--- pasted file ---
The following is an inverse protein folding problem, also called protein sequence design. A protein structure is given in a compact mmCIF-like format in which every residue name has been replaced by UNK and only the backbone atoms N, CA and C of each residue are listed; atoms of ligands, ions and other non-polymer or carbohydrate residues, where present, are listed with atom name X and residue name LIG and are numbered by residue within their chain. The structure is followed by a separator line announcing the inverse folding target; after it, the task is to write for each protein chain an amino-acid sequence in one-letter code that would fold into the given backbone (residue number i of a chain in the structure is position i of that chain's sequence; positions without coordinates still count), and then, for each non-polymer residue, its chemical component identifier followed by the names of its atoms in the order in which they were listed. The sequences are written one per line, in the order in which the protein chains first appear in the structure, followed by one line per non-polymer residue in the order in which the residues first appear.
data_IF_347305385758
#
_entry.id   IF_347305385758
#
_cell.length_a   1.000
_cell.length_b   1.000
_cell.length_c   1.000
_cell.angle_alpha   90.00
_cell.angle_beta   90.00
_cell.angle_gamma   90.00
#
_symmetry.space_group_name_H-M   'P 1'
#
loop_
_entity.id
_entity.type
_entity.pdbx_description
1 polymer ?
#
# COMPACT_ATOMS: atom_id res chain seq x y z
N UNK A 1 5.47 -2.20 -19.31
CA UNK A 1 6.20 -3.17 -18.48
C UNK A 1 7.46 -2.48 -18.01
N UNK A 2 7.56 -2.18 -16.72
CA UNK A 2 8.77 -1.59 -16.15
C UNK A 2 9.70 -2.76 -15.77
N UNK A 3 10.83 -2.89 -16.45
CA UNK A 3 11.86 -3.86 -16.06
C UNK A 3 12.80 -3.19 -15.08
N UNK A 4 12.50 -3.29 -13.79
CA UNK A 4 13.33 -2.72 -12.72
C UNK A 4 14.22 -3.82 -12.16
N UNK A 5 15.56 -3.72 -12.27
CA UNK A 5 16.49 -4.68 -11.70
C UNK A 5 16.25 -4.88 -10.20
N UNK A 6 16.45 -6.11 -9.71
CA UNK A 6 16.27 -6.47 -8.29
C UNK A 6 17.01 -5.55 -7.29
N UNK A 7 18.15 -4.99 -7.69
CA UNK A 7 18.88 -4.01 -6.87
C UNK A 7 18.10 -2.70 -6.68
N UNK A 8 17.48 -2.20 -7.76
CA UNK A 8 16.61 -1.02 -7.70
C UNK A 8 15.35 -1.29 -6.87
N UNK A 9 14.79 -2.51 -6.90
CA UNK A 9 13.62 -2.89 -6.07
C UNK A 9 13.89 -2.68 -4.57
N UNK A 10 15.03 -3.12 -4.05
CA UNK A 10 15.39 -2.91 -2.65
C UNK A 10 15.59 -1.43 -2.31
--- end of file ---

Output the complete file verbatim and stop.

The following is an inverse protein folding problem, also called protein sequence design. A protein structure is given in a compact mmCIF-like format in which every residue name has been replaced by UNK and only the backbone atoms N, CA and C of each residue are listed; atoms of ligands, ions and other non-polymer or carbohydrate residues, where present, are listed with atom name X and residue name LIG and are numbered by residue within their chain. The structure is followed by a separator line announcing the inverse folding target; after it, the task is to write for each protein chain an amino-acid sequence in one-letter code that would fold into the given backbone (residue number i of a chain in the structure is position i of that chain's sequence; positions without coordinates still count), and then, for each non-polymer residue, its chemical component identifier followed by the names of its atoms in the order in which they were listed. The sequences are written one per line, in the order in which the protein chains first appear in the structure, followed by one line per non-polymer residue in the order in which the residues first appear.
data_IF_347305385758
#
_entry.id   IF_347305385758
#
_cell.length_a   1.000
_cell.length_b   1.000
_cell.length_c   1.000
_cell.angle_alpha   90.00
_cell.angle_beta   90.00
_cell.angle_gamma   90.00
#
_symmetry.space_group_name_H-M   'P 1'
#
loop_
_entity.id
_entity.type
_entity.pdbx_description
1 polymer ?
#
# COMPACT_ATOMS: atom_id res chain seq x y z
N UNK A 1 5.47 -2.20 -19.31
CA UNK A 1 6.20 -3.17 -18.48
C UNK A 1 7.46 -2.48 -18.01
N UNK A 2 7.56 -2.18 -16.72
CA UNK A 2 8.77 -1.59 -16.15
C UNK A 2 9.70 -2.76 -15.77
N UNK A 3 10.83 -2.89 -16.45
CA UNK A 3 11.86 -3.86 -16.06
C UNK A 3 12.80 -3.19 -15.08
N UNK A 4 12.50 -3.29 -13.79
CA UNK A 4 13.33 -2.72 -12.72
C UNK A 4 14.22 -3.82 -12.16
N UNK A 5 15.56 -3.72 -12.27
CA UNK A 5 16.49 -4.68 -11.70
C UNK A 5 16.25 -4.88 -10.20
N UNK A 6 16.45 -6.11 -9.71
CA UNK A 6 16.27 -6.47 -8.29
C UNK A 6 17.01 -5.55 -7.29
N UNK A 7 18.15 -4.99 -7.69
CA UNK A 7 18.88 -4.01 -6.87
C UNK A 7 18.10 -2.70 -6.68
N UNK A 8 17.48 -2.20 -7.76
CA UNK A 8 16.61 -1.02 -7.70
C UNK A 8 15.35 -1.29 -6.87
N UNK A 9 14.79 -2.51 -6.90
CA UNK A 9 13.62 -2.89 -6.07
C UNK A 9 13.89 -2.68 -4.57
N UNK A 10 15.03 -3.12 -4.05
CA UNK A 10 15.39 -2.91 -2.65
C UNK A 10 15.59 -1.43 -2.31